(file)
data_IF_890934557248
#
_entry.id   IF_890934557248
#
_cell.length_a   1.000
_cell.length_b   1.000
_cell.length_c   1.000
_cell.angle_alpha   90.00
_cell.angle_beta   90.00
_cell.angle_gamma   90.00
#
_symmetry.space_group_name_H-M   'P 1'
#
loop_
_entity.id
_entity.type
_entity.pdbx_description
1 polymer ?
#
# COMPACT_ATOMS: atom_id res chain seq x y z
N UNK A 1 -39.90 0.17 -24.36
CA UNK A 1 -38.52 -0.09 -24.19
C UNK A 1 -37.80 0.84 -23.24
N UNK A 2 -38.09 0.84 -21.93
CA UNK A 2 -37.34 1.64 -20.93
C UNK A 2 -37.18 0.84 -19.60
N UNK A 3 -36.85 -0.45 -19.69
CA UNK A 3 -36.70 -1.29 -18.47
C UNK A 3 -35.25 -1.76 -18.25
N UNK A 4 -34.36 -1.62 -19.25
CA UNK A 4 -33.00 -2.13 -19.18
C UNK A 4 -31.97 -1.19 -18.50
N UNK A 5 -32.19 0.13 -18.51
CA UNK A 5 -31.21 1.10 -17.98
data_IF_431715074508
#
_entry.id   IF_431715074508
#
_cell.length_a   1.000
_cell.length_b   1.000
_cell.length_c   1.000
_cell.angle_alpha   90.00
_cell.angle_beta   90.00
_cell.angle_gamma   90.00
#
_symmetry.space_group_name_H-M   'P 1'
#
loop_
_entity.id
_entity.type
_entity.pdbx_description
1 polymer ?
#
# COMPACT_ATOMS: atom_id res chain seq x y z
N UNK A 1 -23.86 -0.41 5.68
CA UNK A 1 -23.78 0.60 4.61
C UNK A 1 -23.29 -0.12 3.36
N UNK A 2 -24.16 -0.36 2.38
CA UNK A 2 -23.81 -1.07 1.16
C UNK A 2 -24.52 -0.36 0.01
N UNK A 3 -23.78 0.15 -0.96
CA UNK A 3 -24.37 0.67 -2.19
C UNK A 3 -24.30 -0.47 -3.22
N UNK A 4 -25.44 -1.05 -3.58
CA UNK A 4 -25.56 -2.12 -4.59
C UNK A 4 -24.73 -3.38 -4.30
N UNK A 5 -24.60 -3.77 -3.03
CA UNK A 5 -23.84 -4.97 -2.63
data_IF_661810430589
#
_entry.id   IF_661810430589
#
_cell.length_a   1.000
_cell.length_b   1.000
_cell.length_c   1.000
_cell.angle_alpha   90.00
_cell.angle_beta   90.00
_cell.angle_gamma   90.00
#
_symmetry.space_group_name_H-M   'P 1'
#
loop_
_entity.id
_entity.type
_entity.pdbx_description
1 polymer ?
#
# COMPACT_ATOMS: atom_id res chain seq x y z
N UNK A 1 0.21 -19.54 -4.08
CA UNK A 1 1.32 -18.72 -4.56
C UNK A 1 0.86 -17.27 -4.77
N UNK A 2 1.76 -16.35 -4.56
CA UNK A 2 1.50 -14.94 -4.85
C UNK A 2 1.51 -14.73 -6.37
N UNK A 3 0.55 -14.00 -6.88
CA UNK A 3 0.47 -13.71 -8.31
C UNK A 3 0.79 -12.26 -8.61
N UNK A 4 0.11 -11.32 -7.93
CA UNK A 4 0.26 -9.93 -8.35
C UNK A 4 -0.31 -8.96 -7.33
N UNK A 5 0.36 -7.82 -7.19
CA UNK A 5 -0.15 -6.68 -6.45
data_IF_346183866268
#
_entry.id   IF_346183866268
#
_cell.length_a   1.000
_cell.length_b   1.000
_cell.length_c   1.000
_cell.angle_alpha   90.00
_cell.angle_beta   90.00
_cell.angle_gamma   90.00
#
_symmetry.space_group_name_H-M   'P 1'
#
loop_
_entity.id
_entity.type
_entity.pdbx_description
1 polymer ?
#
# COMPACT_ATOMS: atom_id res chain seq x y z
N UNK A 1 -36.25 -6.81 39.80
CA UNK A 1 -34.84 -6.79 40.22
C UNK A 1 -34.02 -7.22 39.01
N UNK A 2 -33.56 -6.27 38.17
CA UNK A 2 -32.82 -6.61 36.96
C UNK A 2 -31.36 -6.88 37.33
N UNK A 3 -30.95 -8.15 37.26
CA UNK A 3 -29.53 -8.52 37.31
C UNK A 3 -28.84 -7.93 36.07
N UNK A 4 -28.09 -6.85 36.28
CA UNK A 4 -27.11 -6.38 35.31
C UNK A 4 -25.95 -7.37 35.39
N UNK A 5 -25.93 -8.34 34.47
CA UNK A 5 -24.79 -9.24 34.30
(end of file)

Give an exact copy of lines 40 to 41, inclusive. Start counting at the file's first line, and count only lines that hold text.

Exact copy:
_cell.length_b   1.000
_cell.length_c   1.000